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Indiana Jones is to Anthropology as Fred Flintstone is to Neolithic Life

Below is a copy of the Letter to the Editor of the New York Times Magazine by President Mullings in response to the recent article by Emily Eakin.

To the Editor,

While we recognize that the figure of Indiana Jones is attractive, it is about as useful for understanding anthropology as Fred Flintstone is for understanding life in the Neolithic. Your article perpetuates an outdated and narrow stereotype of our profession. The 11,000 members of the American Anthropological Association alone actually spend their time doing a vast array of things. Today’s anthropologists can be found in such diverse endeavors as leading the World Bank, designing health care for areas devastated by disaster, or researching  the causes of the 2008 recession or the deaths of 100 boys in a defunct reform school in Florida. The  representation of a field paralyzed by  debates about  ‘science, ’ vs. ‘advocacy ’ is similarly inaccurate, given the non-polarized ways most anthropologists today understand ‘science’, ‘advocacy’ and the nature of the field. The article also misses one of Napoleon Chagnon’s lasting legacies to our field: the reminder to engage in constant reflection about anthropological ethics. The American Anthropological Association recently did just that, releasing its new Statement on Ethics: Principles of Professional Responsibility in October 2012. Finally, we consider lively debate neither dangerous nor self-serving: it is a key to knowledge.

Leith Mullings
President
American Anthropological Association
Distinguished Professor
Graduate Center, City University of New York

Science, Advocacy and Anthropology

By Leith Mullings, Monica Heller, Ed Liebow and Alan Goodman


Do you remember the arcade game ‘Whack-a-Mole’? Plastic animals pop up at random from their holes in a table’s surface. The player bashes them back into their holes with a rubber mallet. As the pace picks up, initial delight is replaced by a growing sense of futility. Every time a mole is whacked back into its hole, another pops up somewhere else. The debate about whether science and advocacy are inimical is starting to feel like this.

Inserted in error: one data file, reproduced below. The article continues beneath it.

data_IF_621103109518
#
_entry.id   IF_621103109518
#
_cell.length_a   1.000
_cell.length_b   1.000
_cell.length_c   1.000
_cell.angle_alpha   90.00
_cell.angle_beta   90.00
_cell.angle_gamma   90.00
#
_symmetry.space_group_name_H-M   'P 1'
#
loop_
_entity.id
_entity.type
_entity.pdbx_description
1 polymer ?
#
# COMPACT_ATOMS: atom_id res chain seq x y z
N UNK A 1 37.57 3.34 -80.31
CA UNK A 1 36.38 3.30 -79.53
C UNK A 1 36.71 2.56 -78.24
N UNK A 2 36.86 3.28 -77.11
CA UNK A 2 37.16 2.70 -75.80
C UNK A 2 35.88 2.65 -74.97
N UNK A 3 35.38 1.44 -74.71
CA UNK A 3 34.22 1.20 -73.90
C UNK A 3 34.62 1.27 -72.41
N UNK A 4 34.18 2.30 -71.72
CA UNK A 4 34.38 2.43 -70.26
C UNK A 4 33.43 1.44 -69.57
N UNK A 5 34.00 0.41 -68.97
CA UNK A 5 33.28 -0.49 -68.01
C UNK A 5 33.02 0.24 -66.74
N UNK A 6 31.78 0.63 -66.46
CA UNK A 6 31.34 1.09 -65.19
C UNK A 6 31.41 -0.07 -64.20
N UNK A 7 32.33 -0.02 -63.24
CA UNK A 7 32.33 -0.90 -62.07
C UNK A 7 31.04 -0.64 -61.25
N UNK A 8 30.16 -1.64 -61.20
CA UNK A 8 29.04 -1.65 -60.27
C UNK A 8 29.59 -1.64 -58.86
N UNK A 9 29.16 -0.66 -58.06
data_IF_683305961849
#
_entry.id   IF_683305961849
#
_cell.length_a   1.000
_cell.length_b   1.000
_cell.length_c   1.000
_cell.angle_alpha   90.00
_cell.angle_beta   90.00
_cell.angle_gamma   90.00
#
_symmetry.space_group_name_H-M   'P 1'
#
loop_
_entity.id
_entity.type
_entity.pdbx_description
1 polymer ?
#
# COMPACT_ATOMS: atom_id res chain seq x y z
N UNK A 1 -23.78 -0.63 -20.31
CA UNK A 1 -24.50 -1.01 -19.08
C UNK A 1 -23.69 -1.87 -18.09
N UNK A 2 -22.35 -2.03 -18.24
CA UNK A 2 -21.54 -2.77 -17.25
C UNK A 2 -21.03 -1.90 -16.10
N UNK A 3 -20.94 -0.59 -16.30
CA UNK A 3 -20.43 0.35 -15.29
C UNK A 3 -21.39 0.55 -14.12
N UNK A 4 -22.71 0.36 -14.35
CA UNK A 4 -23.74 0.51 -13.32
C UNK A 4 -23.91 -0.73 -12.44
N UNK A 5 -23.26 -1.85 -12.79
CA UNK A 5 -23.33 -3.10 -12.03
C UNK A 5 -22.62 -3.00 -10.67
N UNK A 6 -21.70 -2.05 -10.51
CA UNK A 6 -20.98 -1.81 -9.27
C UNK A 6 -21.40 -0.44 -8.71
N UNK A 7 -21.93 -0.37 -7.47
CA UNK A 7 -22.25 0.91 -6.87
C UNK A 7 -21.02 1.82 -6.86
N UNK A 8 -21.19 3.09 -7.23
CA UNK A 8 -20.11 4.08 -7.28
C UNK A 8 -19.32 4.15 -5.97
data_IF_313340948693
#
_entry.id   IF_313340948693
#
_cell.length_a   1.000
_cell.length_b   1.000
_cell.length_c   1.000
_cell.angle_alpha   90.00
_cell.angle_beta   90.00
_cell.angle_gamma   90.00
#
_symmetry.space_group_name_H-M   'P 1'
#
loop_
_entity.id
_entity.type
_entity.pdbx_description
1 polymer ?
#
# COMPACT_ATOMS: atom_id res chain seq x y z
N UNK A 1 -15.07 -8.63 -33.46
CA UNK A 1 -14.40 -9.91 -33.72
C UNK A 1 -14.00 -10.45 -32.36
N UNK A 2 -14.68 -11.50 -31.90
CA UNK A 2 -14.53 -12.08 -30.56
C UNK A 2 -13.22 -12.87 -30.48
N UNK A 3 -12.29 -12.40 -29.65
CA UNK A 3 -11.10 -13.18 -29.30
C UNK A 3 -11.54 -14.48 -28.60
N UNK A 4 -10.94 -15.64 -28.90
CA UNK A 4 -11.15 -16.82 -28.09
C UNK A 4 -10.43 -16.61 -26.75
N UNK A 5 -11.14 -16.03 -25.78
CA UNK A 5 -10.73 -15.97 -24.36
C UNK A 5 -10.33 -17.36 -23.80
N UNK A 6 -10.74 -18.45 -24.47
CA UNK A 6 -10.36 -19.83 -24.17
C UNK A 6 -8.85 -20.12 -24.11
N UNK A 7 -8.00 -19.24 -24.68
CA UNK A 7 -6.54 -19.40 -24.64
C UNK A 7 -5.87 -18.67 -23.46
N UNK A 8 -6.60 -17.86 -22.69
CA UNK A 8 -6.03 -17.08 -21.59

It has popped up again in this week’s New York Times Magazine in reference to our discipline, anthropology. Contrary to some loudly voiced claims, both advocacy and science are (and long have been) at the core of our discipline. At the same time, of course, both continually raise important ethical questions requiring continued conversation, examination and debate; indeed, the American Anthropological Association recently approved a new statement on professional responsibilities. They both also require a commitment to good scholarship, and to lively but civil scholarly debate, in which arguments are considered persuasive because of a consistent body of evidence whose reliability and validity inspire confidence, not because of exceptional circumstances presented in a made-for-the-movies sensational fashion. (see also Professor Elizabeth Povinelli’s review of Noble Savages).

Let us use the problem of ‘race’ to illustrate the complex relationship between what counts as good or bad science, and significance of advocacy in anthropology. Our modern discipline’s origins are derived directly from an uncritical acceptance of, as well as a critical response to overt 19th and early 20th century ‘scientific racism.’ ‘Science’ legitimated prejudice and bigotry, holding that races were genetically separate and hierarchically ranked, and thus rationalizing slavery, Jim Crow laws and even genocide. And lest we think that ‘scientific racism’ is some archaic relic that was driven out of the public conversation, one need only consult the more recent arguments of authors such as Herrnstein, Murray, Rushton, Jensen, and Lynn.

In an attempt to bring sounder evidence to the debate, our Association’s current Race Project draws from all fields of anthropology and provides a modern, and eminently scholarly, understanding of race, casting a critical eye on race and racism through the lenses of history, science, and lived experience. The project, and the book that accompanies it, RACE: Are We So Different?, is also a form of advocacy, raising public awareness about how human variation differs from the popular, and sometimes even academic, notions of race. It argues, specifically, that 1) race is a recent human invention, 2) popular ideas about race emerge from history and culture, not biology, and 3) race and racism are embedded in institutions and everyday life.

The more general point is that at the very core of our discipline are commitments to the best of science and the best of advocacy. Advocacy suggests at minimum an ethical position to try to protect and better the lives of the individuals we work with, in particular those who are without access to power. Science stands for prediction (based on current understanding), followed by systematic observation and analysis and then, usually, revised understanding. But there is something more: we recognize that science is a practice that is undertaken in a social context, and as such it can be limited by the social hierarchies of its time, creating burdens and benefits, winners and losers. To have this awareness is not ‘anti-science.’ Indeed, it offers the sort of tough love of science that all responsible scientists ought to share. And every time the debate about ‘science’ versus ‘advocacy’ re-emerges, we cannot but hope that our discipline’s lengthy track record of critically embracing science can show that the debate itself is based on false premises.
We’d love to put an end to the futility of the science versus advocacy version of “Whack a mole” so we can focus on quality anthropological work for the public good.